Velensk wrote:People die naturaly. People only undie un-naturaly. I imagine that the second would be much more unplesant.
And if we're going to say unnatural = unpleasant... Nature's law is you have a heart attack you die, you develop diabetes you die, you get cancer you slowly and painfully die, lose a leg or two you get caught by predators and die, you catch HIV you die... pretty much, modern medical science is no more natural IRL than necromancy in Wesnoth, and I see absolutely nothing wrong with that.
Shameless Crossover Excuse
Necromancer (campaign)

You are a Dwarvish Berserker: you're freaking crazy and enjoy it.
Velensk
Multiplayer Contributor
Posts: 3991
Joined: January 24th, 2007, 12:56 am

Re: A question about Necromancers...

Post by Velensk »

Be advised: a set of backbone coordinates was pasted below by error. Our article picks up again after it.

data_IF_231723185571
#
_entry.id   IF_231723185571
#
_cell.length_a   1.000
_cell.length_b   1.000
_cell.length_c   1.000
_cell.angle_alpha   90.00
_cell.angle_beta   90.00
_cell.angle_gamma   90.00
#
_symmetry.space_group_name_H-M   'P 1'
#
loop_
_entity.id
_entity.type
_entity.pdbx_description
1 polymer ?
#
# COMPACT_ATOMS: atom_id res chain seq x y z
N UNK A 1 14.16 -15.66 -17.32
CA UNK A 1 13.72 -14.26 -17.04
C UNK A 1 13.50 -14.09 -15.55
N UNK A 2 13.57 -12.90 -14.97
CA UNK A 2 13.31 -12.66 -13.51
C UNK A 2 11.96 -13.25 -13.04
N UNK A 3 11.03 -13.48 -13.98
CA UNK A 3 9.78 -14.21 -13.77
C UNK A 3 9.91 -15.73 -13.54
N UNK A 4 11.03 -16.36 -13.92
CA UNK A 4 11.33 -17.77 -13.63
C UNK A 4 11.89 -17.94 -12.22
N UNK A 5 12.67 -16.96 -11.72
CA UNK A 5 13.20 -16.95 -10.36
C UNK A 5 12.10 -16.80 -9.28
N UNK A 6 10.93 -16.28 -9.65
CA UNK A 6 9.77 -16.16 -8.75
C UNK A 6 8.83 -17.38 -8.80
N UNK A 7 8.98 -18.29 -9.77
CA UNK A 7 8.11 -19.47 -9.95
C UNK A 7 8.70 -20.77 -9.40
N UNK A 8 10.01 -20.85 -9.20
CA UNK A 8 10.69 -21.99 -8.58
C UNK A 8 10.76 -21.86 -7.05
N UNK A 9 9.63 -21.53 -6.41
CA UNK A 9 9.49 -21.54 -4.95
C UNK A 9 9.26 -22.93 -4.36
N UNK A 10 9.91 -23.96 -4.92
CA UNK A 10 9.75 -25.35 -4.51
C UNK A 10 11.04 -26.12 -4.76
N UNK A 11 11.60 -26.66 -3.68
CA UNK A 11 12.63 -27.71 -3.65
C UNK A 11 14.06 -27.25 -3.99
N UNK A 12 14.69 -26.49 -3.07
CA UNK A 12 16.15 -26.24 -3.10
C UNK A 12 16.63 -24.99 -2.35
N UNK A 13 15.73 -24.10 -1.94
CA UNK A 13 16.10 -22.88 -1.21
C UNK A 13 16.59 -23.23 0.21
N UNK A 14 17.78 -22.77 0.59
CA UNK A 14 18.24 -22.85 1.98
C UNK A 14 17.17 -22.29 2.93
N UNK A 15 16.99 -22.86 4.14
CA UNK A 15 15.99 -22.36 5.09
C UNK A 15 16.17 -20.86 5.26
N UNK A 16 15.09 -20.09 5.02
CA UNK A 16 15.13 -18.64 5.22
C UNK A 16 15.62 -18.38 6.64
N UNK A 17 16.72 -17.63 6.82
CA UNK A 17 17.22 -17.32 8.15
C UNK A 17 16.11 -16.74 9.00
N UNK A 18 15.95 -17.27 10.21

Human souls are immortal according to the Wesnoth text. So no, when someone dies you don't lose a rational intelegent person forever, they just go somewhere else.

I wasn't talking in real life, I was talking strictly in the gameworld. I've never seen any necromancer get rid of usefull minions once he has them.

I would say, that compared to being a partialy decomposed body without any say in what you do but the full ability to comprehend/feel your wretchedness, having a painfull disease that slowly kills you is a minor problem.
"There are two kinds of old men in the world. The kind who didn't go to war and who say that they should have lived fast died young and left a handsome corpse and the old men who did go to war and who say that there is no such thing as a handsome corpse."
Joram
Posts: 366
Joined: September 2nd, 2008, 5:36 am

Re: A question about Necromancers...

Post by Joram »

...Did you miss the bit where Jetryl said he was shooting for moral ambiguity with the necromancer descriptions? By definition, that means they're deliberately written to leave room for an interpretation that includes good necromancers.